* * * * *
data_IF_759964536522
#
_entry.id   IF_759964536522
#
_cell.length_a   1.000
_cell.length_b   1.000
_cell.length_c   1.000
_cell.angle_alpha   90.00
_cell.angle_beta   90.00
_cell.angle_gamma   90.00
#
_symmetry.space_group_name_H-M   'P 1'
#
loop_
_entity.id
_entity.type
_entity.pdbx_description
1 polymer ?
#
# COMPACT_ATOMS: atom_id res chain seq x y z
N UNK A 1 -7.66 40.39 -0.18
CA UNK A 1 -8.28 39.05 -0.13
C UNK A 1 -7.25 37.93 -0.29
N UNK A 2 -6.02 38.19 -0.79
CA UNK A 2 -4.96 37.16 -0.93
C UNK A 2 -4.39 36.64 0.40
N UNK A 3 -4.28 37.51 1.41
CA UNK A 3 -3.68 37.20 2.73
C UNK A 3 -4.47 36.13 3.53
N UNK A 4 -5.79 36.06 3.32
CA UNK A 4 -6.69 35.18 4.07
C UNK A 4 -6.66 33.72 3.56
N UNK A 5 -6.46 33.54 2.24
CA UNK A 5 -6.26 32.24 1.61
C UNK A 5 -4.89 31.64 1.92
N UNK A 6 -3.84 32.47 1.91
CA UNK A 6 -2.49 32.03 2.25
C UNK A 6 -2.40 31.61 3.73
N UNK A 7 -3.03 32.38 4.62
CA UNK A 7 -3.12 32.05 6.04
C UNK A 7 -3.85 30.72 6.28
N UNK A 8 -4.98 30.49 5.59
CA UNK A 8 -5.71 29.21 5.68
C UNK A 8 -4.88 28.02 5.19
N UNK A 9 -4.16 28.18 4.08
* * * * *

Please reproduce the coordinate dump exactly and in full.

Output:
data_IF_759964536522
#
_entry.id   IF_759964536522
#
_cell.length_a   1.000
_cell.length_b   1.000
_cell.length_c   1.000
_cell.angle_alpha   90.00
_cell.angle_beta   90.00
_cell.angle_gamma   90.00
#
_symmetry.space_group_name_H-M   'P 1'
#
loop_
_entity.id
_entity.type
_entity.pdbx_description
1 polymer ?
#
# COMPACT_ATOMS: atom_id res chain seq x y z
N UNK A 1 -7.66 40.39 -0.18
CA UNK A 1 -8.28 39.05 -0.13
C UNK A 1 -7.25 37.93 -0.29
N UNK A 2 -6.02 38.19 -0.79
CA UNK A 2 -4.96 37.16 -0.93
C UNK A 2 -4.39 36.64 0.40
N UNK A 3 -4.28 37.51 1.41
CA UNK A 3 -3.68 37.20 2.73
C UNK A 3 -4.47 36.13 3.53
N UNK A 4 -5.79 36.06 3.32
CA UNK A 4 -6.69 35.18 4.07
C UNK A 4 -6.66 33.72 3.56
N UNK A 5 -6.46 33.54 2.24
CA UNK A 5 -6.26 32.24 1.61
C UNK A 5 -4.89 31.64 1.92
N UNK A 6 -3.84 32.47 1.91
CA UNK A 6 -2.49 32.03 2.25
C UNK A 6 -2.40 31.61 3.73
N UNK A 7 -3.03 32.38 4.62
CA UNK A 7 -3.12 32.05 6.04
C UNK A 7 -3.85 30.72 6.28
N UNK A 8 -4.98 30.49 5.59
CA UNK A 8 -5.71 29.21 5.68
C UNK A 8 -4.88 28.02 5.19
N UNK A 9 -4.16 28.18 4.08